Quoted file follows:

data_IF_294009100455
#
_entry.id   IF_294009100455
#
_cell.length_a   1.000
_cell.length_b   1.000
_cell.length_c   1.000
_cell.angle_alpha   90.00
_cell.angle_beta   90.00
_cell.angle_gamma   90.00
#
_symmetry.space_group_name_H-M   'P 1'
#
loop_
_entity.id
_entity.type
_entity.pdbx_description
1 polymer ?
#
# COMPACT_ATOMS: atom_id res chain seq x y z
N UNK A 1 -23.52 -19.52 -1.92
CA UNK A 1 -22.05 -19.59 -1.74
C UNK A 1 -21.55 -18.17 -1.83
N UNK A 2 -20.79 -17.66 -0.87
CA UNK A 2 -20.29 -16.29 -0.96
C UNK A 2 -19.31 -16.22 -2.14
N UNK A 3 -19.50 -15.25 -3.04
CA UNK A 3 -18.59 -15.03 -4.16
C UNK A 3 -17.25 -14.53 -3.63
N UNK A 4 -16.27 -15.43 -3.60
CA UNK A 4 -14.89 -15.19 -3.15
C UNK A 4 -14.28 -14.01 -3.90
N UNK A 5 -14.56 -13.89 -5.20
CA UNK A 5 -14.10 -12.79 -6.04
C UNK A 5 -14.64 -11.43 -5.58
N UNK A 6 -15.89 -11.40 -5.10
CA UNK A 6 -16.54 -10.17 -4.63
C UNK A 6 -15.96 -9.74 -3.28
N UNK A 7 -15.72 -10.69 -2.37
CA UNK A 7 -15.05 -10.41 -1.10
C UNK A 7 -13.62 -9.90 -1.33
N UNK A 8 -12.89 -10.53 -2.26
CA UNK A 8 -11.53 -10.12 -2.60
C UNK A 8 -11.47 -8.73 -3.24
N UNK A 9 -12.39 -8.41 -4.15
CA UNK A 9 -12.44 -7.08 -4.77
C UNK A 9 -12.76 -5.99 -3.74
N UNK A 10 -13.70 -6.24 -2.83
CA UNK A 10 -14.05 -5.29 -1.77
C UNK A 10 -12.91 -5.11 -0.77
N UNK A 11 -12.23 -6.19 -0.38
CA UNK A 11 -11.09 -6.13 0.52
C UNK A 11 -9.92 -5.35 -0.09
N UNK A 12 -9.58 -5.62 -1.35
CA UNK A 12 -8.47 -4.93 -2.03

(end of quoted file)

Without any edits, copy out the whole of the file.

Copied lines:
data_IF_294009100455
#
_entry.id   IF_294009100455
#
_cell.length_a   1.000
_cell.length_b   1.000
_cell.length_c   1.000
_cell.angle_alpha   90.00
_cell.angle_beta   90.00
_cell.angle_gamma   90.00
#
_symmetry.space_group_name_H-M   'P 1'
#
loop_
_entity.id
_entity.type
_entity.pdbx_description
1 polymer ?
#
# COMPACT_ATOMS: atom_id res chain seq x y z
N UNK A 1 -23.52 -19.52 -1.92
CA UNK A 1 -22.05 -19.59 -1.74
C UNK A 1 -21.55 -18.17 -1.83
N UNK A 2 -20.79 -17.66 -0.87
CA UNK A 2 -20.29 -16.29 -0.96
C UNK A 2 -19.31 -16.22 -2.14
N UNK A 3 -19.50 -15.25 -3.04
CA UNK A 3 -18.59 -15.03 -4.16
C UNK A 3 -17.25 -14.53 -3.63
N UNK A 4 -16.27 -15.43 -3.60
CA UNK A 4 -14.89 -15.19 -3.15
C UNK A 4 -14.28 -14.01 -3.90
N UNK A 5 -14.56 -13.89 -5.20
CA UNK A 5 -14.10 -12.79 -6.04
C UNK A 5 -14.64 -11.43 -5.58
N UNK A 6 -15.89 -11.40 -5.10
CA UNK A 6 -16.54 -10.17 -4.63
C UNK A 6 -15.96 -9.74 -3.28
N UNK A 7 -15.72 -10.69 -2.37
CA UNK A 7 -15.05 -10.41 -1.10
C UNK A 7 -13.62 -9.90 -1.33
N UNK A 8 -12.89 -10.53 -2.26
CA UNK A 8 -11.53 -10.12 -2.60
C UNK A 8 -11.47 -8.73 -3.24
N UNK A 9 -12.39 -8.41 -4.15
CA UNK A 9 -12.44 -7.08 -4.77
C UNK A 9 -12.76 -5.99 -3.74
N UNK A 10 -13.70 -6.24 -2.83
CA UNK A 10 -14.05 -5.29 -1.77
C UNK A 10 -12.91 -5.11 -0.77
N UNK A 11 -12.23 -6.19 -0.38
CA UNK A 11 -11.09 -6.13 0.52
C UNK A 11 -9.92 -5.35 -0.09
N UNK A 12 -9.58 -5.62 -1.35
CA UNK A 12 -8.47 -4.93 -2.03